You can now wrap the appropriate ALSASound command around any sound object. You could also redefine Play to use ALSASound:

SetOptions[Play, DisplayFunction -> ((ALSASound[#, "WAV"]; #) &)];

This is essentially equivalent to setting $SoundDisplayFunction, as recommended by many of the discussions around the internet. This option setting will play the sound, then output the normal graphics.

Play[Sin[1000 t^2], {t, 0, 1}]

Play

but the start/stop buttons will not work, since they are based on EmitSound.

To make a simple Beep[] equivalent, try

ALSABeep[] := Play[Sin[5000 t], {t, 0, .1}, 
                   DisplayFunction -> (ALSASound[#, "WAV"]&)]

Finally, if you install the festival text-to-speech (or any other text-to-speech program), then you can replace the Mathematica Speak functionality, e.g.,

FestivalSpeak[str_String] := (Run["(echo \"" <> str <> "\" | esddsp festival --tts)&"];)
FestivalSpeak[expr_] := FestivalSpeak[SpokenString[expr]]
share|improve this answer
    
Simon, this answer did the trick, thank you very much. –  enedene Jun 12 '11 at 12:18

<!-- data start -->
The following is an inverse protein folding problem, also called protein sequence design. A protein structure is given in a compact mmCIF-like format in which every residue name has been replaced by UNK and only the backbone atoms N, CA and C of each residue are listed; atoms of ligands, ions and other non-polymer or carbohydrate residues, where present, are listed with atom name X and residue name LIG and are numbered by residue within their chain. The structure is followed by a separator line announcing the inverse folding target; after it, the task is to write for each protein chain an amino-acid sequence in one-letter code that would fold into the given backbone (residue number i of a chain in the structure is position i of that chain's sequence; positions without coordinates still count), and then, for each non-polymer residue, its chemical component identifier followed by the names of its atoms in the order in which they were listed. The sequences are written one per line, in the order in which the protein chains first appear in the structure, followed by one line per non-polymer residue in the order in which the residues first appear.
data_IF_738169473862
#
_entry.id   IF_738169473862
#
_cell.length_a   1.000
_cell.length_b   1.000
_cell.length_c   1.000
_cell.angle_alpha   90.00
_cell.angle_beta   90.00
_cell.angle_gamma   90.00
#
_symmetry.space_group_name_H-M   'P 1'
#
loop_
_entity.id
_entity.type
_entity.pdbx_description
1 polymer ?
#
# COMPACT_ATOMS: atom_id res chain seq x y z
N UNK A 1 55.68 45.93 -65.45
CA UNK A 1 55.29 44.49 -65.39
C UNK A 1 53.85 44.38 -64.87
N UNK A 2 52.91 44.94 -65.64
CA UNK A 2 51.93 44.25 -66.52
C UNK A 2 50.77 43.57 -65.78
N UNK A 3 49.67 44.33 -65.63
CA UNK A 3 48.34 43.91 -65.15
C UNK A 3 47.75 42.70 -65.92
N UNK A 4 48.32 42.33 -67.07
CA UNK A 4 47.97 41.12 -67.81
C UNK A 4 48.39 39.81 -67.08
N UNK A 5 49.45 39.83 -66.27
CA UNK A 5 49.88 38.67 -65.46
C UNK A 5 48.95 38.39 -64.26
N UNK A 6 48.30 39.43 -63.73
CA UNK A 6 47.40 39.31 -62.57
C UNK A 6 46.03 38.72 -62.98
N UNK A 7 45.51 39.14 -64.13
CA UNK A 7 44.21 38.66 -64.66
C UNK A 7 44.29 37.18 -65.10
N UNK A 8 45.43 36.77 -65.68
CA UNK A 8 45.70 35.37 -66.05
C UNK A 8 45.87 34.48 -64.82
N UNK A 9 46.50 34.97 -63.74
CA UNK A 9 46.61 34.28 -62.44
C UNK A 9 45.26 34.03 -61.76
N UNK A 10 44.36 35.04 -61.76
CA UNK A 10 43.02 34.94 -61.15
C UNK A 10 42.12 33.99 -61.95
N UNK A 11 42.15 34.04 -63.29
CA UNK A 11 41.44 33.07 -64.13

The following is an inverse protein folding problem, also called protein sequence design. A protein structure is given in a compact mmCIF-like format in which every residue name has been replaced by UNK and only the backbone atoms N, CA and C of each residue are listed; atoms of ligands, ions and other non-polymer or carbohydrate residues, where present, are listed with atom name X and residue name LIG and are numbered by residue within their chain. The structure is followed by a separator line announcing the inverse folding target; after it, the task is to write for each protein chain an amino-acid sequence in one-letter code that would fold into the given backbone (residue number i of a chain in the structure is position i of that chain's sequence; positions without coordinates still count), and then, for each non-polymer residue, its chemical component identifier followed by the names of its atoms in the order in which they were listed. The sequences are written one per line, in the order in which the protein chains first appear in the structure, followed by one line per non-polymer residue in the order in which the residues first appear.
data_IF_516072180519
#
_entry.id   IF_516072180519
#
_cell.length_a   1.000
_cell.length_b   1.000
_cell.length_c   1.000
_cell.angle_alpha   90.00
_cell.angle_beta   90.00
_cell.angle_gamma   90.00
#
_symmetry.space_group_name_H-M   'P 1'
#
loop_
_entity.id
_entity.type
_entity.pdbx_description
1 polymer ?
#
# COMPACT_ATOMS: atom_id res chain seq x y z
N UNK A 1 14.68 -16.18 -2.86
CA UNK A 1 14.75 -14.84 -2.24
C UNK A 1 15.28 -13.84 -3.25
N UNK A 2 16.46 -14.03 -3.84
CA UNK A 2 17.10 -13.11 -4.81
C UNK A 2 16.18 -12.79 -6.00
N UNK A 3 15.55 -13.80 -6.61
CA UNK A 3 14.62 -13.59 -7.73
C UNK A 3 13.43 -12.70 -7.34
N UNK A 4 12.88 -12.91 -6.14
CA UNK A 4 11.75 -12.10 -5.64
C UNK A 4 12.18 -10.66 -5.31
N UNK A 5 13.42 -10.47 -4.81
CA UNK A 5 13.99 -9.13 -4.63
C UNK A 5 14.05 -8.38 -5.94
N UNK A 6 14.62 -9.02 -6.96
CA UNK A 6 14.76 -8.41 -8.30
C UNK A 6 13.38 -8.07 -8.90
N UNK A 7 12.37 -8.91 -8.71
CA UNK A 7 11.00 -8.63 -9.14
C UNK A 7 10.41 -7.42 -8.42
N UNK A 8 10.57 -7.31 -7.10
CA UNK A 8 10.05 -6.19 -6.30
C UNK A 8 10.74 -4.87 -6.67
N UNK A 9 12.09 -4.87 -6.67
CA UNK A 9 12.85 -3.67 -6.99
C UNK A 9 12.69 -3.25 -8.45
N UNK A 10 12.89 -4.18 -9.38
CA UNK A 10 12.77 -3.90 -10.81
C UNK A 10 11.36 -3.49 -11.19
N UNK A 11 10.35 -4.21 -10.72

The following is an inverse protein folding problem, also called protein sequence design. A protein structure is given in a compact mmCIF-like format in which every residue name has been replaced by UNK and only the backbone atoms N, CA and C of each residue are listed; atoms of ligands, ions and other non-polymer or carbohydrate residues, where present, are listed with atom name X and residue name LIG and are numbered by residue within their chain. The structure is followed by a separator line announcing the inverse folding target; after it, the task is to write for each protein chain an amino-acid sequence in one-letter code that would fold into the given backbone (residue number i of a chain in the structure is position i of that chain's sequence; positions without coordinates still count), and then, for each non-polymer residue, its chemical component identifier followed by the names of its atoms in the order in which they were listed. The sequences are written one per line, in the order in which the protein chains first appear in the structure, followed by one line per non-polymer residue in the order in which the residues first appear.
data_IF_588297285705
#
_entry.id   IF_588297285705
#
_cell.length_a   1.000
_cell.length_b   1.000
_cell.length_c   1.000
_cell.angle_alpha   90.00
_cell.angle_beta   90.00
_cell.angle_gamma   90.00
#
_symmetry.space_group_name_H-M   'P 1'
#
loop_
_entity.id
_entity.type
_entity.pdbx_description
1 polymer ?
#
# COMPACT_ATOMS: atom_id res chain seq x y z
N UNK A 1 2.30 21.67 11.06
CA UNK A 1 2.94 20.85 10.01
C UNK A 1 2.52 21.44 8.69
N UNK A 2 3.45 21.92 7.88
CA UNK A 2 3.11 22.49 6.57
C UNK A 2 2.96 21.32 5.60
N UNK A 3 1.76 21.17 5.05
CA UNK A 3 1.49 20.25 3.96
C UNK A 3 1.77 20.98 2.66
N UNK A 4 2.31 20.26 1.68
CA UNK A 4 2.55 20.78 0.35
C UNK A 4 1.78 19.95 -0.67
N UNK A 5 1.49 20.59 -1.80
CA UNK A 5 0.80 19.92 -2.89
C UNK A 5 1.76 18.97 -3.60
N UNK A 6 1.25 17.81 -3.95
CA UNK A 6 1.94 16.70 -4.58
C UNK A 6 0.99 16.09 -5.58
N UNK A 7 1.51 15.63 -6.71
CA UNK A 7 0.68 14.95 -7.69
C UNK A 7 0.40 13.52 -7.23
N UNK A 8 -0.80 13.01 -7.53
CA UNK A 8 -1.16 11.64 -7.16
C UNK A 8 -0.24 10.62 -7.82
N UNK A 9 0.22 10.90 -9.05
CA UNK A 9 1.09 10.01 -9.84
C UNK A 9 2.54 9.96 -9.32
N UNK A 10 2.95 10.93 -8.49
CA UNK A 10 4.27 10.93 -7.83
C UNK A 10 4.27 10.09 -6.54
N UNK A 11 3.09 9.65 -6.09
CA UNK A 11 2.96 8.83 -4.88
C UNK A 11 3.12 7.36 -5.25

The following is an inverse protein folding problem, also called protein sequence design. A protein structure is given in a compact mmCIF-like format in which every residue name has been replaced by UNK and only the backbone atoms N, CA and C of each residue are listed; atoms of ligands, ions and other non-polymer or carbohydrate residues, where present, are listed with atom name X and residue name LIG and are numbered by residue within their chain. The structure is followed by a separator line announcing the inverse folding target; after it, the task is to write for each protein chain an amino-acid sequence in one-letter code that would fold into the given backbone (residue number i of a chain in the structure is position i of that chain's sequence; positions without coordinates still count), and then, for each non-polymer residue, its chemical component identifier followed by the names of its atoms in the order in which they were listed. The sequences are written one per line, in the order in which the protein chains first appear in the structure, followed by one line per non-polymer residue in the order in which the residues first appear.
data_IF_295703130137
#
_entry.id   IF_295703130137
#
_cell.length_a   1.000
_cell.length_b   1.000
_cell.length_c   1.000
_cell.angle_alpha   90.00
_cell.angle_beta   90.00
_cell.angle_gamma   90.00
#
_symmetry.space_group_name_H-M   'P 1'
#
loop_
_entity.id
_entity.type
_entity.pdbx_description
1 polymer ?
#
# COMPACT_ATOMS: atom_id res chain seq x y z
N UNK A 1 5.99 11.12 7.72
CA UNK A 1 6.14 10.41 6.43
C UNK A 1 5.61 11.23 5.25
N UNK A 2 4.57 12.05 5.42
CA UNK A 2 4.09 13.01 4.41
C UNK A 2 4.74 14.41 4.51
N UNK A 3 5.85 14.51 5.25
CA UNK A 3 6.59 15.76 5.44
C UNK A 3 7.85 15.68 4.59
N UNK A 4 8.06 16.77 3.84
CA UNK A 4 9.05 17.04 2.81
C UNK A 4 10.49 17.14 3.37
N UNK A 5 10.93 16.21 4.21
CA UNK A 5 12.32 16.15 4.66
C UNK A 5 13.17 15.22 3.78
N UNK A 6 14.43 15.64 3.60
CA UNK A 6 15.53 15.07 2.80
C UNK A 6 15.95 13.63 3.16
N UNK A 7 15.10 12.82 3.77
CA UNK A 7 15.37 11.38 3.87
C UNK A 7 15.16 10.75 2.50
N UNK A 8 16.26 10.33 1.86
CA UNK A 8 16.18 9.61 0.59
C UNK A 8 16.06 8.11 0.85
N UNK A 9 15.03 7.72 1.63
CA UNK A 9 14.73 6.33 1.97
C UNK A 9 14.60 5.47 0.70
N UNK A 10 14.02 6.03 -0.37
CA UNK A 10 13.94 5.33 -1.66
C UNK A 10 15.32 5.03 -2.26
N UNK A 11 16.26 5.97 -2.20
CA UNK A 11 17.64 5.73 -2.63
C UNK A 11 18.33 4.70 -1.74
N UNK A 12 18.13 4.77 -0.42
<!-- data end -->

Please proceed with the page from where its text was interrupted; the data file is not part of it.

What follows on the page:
Btw, does anybody know if Mathematica plans to support sound on Linux in the future? I'd guess that they are specific software where percentage of people using it on Linux is much greater than for most other software. –  enedene Jun 12 '11 at 12:24
    
@enedene: I asked that question of WRI support today. Hopefully we'll get an answer in the next few days... –  Simon Jun 12 '11 at 12:27
    
Thank you Simon, you've been helpful. If you get an answer, please post it here or give a link. –  enedene Jun 12 '11 at 13:12
    
@enedene: I got a helpful reply from WRI support. See the edit! –  Simon Jun 16 '11 at 0:54

Your Answer

 
discard

By posting your answer, you agree to the privacy policy and terms of service.

Not the answer you're looking for? Browse other questions tagged or ask your own question.